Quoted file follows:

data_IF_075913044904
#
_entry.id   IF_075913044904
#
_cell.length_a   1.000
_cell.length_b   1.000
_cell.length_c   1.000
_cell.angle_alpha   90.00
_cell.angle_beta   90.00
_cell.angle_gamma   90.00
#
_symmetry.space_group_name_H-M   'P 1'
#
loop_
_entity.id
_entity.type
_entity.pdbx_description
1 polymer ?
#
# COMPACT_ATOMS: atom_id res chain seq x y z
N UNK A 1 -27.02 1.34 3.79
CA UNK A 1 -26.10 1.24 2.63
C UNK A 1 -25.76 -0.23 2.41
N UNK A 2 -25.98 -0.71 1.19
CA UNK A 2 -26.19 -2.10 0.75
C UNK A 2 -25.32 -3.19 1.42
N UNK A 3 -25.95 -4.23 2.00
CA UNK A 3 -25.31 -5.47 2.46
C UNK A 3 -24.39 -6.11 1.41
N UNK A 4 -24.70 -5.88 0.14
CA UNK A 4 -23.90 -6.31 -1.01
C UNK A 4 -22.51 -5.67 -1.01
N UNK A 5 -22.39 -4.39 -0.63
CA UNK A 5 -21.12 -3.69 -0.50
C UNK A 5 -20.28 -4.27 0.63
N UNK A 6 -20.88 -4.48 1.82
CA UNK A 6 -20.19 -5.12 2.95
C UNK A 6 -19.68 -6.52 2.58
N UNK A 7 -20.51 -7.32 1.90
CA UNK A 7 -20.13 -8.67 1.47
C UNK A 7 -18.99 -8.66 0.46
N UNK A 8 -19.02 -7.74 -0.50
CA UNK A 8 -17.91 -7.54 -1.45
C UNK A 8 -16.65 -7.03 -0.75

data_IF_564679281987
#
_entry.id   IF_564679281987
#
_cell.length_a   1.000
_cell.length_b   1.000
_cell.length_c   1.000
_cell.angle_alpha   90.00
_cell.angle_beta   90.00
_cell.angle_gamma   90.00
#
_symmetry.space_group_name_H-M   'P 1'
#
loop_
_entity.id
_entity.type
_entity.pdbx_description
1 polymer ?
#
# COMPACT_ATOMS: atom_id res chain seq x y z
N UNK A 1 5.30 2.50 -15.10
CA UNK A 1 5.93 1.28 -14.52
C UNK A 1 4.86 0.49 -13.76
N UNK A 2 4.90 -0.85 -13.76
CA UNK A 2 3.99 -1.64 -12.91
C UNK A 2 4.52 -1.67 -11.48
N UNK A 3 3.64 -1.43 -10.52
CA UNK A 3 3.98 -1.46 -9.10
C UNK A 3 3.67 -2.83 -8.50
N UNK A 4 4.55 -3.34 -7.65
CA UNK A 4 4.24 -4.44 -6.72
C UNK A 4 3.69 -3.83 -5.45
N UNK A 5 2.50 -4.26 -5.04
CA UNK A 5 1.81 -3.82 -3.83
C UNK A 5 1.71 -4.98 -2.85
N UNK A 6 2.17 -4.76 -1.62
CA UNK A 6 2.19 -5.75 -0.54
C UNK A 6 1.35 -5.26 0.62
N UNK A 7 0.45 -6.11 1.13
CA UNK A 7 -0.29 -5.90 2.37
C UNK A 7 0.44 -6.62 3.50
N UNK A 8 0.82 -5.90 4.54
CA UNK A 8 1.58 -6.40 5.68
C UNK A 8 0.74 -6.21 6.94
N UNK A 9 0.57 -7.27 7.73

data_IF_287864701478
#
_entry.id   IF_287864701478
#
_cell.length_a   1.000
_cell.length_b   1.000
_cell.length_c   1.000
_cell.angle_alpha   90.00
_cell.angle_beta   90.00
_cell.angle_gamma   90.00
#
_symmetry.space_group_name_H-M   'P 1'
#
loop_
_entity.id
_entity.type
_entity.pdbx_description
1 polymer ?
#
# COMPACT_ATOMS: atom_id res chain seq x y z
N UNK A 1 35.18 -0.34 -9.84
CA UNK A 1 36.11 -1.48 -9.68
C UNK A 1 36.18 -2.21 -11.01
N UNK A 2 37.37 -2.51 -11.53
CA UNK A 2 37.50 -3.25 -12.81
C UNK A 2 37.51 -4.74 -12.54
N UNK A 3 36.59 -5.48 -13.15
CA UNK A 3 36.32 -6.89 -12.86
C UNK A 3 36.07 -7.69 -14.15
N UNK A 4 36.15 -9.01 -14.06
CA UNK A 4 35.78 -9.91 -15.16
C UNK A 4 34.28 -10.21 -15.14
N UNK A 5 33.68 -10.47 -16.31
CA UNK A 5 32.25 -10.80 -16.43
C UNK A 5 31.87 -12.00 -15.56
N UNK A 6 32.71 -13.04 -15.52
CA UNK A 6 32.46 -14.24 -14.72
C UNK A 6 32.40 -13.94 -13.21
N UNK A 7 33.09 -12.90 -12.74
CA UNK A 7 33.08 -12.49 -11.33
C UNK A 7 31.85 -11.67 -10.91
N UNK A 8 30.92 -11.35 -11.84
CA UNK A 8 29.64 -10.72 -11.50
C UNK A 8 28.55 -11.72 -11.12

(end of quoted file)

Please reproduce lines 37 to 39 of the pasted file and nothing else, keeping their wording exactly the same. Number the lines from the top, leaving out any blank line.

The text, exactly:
CA UNK A 6 -20.19 -5.12 2.95
C UNK A 6 -19.68 -6.52 2.58
N UNK A 7 -20.51 -7.32 1.90